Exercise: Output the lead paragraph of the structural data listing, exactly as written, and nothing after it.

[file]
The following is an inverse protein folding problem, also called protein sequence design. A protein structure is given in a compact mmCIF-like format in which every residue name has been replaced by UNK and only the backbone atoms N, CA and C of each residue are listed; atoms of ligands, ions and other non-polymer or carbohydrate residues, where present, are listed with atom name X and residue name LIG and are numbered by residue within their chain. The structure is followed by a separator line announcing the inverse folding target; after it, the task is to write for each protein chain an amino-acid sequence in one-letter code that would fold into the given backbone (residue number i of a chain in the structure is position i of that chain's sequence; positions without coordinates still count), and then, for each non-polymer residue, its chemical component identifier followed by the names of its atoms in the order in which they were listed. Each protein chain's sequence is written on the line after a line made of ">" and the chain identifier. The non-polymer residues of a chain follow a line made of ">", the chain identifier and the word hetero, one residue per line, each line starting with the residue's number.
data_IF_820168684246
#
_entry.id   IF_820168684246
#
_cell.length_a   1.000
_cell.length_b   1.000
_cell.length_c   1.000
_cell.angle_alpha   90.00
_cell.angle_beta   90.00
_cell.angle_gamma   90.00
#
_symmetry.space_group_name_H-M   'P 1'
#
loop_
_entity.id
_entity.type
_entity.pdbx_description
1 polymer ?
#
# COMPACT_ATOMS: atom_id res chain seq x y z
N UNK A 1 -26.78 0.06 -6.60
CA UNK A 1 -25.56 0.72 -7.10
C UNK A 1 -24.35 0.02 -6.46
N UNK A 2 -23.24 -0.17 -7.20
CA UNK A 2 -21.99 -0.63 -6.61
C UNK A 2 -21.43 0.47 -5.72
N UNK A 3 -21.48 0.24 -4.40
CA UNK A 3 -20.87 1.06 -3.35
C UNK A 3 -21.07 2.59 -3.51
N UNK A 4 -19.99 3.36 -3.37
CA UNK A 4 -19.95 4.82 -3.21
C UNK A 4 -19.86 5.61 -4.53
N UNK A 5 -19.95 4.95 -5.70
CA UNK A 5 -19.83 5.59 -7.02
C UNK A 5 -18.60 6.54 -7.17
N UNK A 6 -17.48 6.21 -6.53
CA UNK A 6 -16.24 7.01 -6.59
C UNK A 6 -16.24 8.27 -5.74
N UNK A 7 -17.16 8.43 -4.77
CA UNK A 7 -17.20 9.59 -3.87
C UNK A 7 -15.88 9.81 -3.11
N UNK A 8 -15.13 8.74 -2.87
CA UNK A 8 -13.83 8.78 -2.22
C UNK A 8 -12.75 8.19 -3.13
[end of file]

The following is an inverse protein folding problem, also called protein sequence design. A protein structure is given in a compact mmCIF-like format in which every residue name has been replaced by UNK and only the backbone atoms N, CA and C of each residue are listed; atoms of ligands, ions and other non-polymer or carbohydrate residues, where present, are listed with atom name X and residue name LIG and are numbered by residue within their chain. The structure is followed by a separator line announcing the inverse folding target; after it, the task is to write for each protein chain an amino-acid sequence in one-letter code that would fold into the given backbone (residue number i of a chain in the structure is position i of that chain's sequence; positions without coordinates still count), and then, for each non-polymer residue, its chemical component identifier followed by the names of its atoms in the order in which they were listed. Each protein chain's sequence is written on the line after a line made of ">" and the chain identifier. The non-polymer residues of a chain follow a line made of ">", the chain identifier and the word hetero, one residue per line, each line starting with the residue's number.